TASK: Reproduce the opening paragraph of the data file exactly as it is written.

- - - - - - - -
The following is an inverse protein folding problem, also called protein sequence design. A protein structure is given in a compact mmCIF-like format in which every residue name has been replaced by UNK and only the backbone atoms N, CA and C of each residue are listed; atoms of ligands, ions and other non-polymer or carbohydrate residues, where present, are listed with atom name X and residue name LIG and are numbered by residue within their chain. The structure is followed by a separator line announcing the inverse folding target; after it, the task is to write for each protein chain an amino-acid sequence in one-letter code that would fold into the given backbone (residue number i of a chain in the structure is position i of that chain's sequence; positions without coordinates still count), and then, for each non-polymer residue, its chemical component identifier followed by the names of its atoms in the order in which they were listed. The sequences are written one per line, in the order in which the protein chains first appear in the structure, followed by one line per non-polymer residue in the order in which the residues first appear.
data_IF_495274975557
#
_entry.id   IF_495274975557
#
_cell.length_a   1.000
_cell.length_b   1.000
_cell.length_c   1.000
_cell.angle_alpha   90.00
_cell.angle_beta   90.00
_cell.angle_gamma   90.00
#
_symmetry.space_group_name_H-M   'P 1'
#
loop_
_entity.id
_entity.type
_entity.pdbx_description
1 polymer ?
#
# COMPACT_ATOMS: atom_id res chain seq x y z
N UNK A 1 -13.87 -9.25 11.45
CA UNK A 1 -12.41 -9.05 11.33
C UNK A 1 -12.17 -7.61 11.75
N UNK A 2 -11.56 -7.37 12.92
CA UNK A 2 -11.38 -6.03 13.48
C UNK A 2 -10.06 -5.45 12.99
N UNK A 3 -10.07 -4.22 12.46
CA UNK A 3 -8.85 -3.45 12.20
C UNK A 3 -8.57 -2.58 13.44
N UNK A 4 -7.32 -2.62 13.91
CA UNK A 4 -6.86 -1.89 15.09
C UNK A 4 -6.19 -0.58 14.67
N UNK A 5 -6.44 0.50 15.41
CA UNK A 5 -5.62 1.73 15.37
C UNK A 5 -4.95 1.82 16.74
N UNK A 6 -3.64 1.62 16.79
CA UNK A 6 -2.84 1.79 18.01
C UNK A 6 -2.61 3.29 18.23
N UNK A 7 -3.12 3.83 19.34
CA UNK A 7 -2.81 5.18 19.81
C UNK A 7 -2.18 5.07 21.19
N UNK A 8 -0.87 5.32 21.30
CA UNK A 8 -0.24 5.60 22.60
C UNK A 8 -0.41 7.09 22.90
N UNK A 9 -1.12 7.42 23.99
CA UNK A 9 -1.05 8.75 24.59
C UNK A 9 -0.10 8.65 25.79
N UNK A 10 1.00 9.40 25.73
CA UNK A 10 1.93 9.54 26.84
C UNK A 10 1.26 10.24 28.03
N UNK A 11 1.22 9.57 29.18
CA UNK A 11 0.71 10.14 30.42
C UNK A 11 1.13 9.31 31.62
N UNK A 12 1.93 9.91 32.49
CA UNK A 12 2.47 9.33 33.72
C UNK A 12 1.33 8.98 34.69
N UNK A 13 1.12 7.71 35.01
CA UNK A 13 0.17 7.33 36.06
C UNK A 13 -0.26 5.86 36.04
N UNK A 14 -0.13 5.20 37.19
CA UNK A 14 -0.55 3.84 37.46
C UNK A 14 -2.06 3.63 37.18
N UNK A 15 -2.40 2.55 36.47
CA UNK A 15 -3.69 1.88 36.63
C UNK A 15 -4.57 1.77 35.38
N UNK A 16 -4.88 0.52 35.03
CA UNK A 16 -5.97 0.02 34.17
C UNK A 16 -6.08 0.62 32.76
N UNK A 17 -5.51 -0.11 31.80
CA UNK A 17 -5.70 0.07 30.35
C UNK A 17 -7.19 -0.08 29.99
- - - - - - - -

The following is an inverse protein folding problem, also called protein sequence design. A protein structure is given in a compact mmCIF-like format in which every residue name has been replaced by UNK and only the backbone atoms N, CA and C of each residue are listed; atoms of ligands, ions and other non-polymer or carbohydrate residues, where present, are listed with atom name X and residue name LIG and are numbered by residue within their chain. The structure is followed by a separator line announcing the inverse folding target; after it, the task is to write for each protein chain an amino-acid sequence in one-letter code that would fold into the given backbone (residue number i of a chain in the structure is position i of that chain's sequence; positions without coordinates still count), and then, for each non-polymer residue, its chemical component identifier followed by the names of its atoms in the order in which they were listed. The sequences are written one per line, in the order in which the protein chains first appear in the structure, followed by one line per non-polymer residue in the order in which the residues first appear.